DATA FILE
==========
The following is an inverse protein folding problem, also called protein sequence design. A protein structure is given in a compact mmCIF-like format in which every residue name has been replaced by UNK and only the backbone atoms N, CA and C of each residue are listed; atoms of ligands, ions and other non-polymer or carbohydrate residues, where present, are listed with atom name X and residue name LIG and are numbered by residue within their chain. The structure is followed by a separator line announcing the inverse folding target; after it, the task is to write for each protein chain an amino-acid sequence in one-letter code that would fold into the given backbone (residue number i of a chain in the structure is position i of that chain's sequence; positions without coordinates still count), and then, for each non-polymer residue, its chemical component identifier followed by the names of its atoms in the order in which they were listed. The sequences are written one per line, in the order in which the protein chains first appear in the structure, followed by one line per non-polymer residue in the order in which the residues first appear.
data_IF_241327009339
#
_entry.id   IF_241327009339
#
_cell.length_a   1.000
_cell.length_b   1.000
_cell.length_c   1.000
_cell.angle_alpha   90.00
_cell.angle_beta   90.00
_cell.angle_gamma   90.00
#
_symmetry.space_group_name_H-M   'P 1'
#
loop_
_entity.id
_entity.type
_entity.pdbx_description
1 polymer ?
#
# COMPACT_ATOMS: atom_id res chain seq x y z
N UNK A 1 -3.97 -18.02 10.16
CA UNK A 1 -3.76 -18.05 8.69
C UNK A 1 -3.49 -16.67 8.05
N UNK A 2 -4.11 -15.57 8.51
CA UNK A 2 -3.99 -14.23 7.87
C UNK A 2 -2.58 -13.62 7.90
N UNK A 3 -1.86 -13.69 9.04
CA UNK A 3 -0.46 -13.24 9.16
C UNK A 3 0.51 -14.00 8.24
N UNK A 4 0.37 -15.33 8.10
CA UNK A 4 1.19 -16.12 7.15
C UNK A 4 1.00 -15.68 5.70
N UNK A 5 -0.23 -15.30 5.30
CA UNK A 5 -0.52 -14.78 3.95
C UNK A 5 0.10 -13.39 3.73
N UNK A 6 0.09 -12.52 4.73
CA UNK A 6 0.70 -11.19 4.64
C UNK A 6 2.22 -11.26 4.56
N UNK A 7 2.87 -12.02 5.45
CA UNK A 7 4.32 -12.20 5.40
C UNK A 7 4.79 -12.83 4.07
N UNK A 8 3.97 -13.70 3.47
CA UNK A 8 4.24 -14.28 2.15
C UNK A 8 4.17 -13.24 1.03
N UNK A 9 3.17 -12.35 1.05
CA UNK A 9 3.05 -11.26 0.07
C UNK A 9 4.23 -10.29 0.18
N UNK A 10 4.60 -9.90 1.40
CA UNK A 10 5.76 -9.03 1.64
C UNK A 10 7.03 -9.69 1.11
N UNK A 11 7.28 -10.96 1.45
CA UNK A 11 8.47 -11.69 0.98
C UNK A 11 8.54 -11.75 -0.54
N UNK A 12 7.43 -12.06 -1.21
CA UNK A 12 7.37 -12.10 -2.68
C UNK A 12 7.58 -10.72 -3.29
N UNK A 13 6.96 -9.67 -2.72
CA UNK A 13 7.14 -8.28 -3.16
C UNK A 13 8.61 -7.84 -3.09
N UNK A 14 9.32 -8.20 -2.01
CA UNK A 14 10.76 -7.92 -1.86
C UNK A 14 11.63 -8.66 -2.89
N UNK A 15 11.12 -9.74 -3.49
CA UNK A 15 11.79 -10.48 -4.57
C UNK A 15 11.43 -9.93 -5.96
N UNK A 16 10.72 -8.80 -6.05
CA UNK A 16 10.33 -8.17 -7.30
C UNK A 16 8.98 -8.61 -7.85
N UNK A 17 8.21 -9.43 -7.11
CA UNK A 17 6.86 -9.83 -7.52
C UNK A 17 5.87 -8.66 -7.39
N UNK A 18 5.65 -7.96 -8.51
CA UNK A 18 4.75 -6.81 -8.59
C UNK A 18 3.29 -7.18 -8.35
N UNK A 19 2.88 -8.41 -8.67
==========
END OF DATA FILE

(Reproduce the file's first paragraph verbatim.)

The following is an inverse protein folding problem, also called protein sequence design. A protein structure is given in a compact mmCIF-like format in which every residue name has been replaced by UNK and only the backbone atoms N, CA and C of each residue are listed; atoms of ligands, ions and other non-polymer or carbohydrate residues, where present, are listed with atom name X and residue name LIG and are numbered by residue within their chain. The structure is followed by a separator line announcing the inverse folding target; after it, the task is to write for each protein chain an amino-acid sequence in one-letter code that would fold into the given backbone (residue number i of a chain in the structure is position i of that chain's sequence; positions without coordinates still count), and then, for each non-polymer residue, its chemical component identifier followed by the names of its atoms in the order in which they were listed. The sequences are written one per line, in the order in which the protein chains first appear in the structure, followed by one line per non-polymer residue in the order in which the residues first appear.